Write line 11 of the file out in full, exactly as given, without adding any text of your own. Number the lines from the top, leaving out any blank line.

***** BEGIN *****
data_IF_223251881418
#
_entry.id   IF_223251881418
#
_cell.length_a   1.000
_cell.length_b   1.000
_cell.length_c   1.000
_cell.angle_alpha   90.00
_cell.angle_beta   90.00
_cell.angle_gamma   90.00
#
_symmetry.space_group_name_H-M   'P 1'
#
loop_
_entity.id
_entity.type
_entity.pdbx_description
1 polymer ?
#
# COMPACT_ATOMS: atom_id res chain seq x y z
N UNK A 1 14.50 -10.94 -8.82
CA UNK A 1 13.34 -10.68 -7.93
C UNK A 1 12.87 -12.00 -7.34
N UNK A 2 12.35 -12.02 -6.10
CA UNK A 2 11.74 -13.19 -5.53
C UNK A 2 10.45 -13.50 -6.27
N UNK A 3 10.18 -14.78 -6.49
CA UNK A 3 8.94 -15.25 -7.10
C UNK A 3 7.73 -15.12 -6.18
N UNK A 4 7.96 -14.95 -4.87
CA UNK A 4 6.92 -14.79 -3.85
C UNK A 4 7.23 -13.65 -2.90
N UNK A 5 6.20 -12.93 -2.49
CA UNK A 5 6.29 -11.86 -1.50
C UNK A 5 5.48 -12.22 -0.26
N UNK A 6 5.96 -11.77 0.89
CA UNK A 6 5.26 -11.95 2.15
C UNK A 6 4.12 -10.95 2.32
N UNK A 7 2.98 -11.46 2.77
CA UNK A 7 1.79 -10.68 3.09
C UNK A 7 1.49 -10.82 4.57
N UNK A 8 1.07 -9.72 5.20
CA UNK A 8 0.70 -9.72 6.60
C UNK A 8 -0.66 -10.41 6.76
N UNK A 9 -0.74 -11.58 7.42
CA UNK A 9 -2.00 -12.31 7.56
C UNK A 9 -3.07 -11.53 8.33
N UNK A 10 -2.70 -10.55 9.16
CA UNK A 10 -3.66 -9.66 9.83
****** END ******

#